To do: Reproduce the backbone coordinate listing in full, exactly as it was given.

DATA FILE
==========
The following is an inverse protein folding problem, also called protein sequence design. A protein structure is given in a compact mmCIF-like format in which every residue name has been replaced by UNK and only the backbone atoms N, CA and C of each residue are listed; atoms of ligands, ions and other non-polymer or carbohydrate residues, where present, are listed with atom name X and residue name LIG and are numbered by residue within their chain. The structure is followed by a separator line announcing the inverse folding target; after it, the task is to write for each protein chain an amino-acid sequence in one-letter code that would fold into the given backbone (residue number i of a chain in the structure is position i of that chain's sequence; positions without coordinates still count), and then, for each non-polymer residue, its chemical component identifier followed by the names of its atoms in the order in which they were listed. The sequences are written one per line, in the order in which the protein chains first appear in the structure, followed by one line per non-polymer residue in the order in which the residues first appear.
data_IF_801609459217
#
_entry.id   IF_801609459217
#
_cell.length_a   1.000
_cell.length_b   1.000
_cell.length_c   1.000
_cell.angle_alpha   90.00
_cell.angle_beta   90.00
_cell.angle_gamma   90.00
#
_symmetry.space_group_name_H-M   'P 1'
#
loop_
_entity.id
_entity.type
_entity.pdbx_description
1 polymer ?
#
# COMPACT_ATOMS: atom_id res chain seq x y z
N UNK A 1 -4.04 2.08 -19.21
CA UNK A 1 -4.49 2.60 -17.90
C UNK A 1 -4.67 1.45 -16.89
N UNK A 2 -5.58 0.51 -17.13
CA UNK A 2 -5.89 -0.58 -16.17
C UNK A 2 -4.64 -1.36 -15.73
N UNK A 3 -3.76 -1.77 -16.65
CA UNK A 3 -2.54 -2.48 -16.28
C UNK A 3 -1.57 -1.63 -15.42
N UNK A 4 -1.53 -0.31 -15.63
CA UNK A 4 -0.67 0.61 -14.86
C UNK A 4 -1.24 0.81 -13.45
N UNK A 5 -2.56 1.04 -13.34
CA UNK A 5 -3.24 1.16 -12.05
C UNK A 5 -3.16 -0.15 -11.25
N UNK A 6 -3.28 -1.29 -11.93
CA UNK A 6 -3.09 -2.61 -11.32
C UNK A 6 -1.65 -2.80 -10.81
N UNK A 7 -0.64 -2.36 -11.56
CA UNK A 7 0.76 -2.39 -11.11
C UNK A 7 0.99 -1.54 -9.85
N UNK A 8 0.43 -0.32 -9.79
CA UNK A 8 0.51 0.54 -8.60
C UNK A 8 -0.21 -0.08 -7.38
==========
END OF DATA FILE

The following is an inverse protein folding problem, also called protein sequence design. A protein structure is given in a compact mmCIF-like format in which every residue name has been replaced by UNK and only the backbone atoms N, CA and C of each residue are listed; atoms of ligands, ions and other non-polymer or carbohydrate residues, where present, are listed with atom name X and residue name LIG and are numbered by residue within their chain. The structure is followed by a separator line announcing the inverse folding target; after it, the task is to write for each protein chain an amino-acid sequence in one-letter code that would fold into the given backbone (residue number i of a chain in the structure is position i of that chain's sequence; positions without coordinates still count), and then, for each non-polymer residue, its chemical component identifier followed by the names of its atoms in the order in which they were listed. The sequences are written one per line, in the order in which the protein chains first appear in the structure, followed by one line per non-polymer residue in the order in which the residues first appear.
data_IF_801609459217
#
_entry.id   IF_801609459217
#
_cell.length_a   1.000
_cell.length_b   1.000
_cell.length_c   1.000
_cell.angle_alpha   90.00
_cell.angle_beta   90.00
_cell.angle_gamma   90.00
#
_symmetry.space_group_name_H-M   'P 1'
#
loop_
_entity.id
_entity.type
_entity.pdbx_description
1 polymer ?
#
# COMPACT_ATOMS: atom_id res chain seq x y z
N UNK A 1 -4.04 2.08 -19.21
CA UNK A 1 -4.49 2.60 -17.90
C UNK A 1 -4.67 1.45 -16.89
N UNK A 2 -5.58 0.51 -17.13
CA UNK A 2 -5.89 -0.58 -16.17
C UNK A 2 -4.64 -1.36 -15.73
N UNK A 3 -3.76 -1.77 -16.65
CA UNK A 3 -2.54 -2.48 -16.28
C UNK A 3 -1.57 -1.63 -15.42
N UNK A 4 -1.53 -0.31 -15.63
CA UNK A 4 -0.67 0.61 -14.86
C UNK A 4 -1.24 0.81 -13.45
N UNK A 5 -2.56 1.04 -13.34
CA UNK A 5 -3.24 1.16 -12.05
C UNK A 5 -3.16 -0.15 -11.25
N UNK A 6 -3.28 -1.29 -11.93
CA UNK A 6 -3.09 -2.61 -11.32
C UNK A 6 -1.65 -2.80 -10.81
N UNK A 7 -0.64 -2.36 -11.56
CA UNK A 7 0.76 -2.39 -11.11
C UNK A 7 0.99 -1.54 -9.85
N UNK A 8 0.43 -0.32 -9.79
CA UNK A 8 0.51 0.54 -8.60
C UNK A 8 -0.21 -0.08 -7.38